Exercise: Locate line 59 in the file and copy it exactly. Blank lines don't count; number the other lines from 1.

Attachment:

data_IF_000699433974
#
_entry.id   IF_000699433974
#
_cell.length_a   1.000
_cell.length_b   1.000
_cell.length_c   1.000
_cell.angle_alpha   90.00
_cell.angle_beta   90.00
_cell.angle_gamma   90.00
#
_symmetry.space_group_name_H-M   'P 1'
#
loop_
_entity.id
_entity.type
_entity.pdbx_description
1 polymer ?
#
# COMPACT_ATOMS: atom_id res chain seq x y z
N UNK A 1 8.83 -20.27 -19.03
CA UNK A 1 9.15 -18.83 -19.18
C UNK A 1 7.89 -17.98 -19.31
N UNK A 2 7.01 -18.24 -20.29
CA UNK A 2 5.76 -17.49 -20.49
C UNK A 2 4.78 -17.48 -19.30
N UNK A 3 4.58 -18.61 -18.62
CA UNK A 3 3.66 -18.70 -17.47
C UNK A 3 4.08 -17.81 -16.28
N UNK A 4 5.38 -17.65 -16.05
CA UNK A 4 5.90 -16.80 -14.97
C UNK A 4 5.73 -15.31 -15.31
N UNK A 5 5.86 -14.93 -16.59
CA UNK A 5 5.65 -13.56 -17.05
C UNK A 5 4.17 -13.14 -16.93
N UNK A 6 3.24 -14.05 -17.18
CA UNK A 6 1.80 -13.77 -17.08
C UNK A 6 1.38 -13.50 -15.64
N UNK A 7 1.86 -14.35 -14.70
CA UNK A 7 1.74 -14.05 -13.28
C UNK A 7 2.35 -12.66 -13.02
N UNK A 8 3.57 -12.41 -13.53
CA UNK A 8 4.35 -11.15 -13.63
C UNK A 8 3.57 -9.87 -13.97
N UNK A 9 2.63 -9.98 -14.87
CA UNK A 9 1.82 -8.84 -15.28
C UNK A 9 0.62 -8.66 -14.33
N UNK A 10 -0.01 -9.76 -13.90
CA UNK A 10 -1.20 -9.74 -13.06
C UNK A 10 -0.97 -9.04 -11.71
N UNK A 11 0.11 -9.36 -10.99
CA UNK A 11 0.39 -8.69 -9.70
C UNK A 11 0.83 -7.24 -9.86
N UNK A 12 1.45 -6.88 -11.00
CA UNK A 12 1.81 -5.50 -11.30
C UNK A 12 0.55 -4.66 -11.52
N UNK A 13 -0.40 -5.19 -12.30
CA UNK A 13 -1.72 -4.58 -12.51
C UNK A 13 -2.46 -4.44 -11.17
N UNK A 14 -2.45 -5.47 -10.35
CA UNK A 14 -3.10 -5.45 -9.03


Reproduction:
C UNK A 13 -2.46 -4.44 -11.17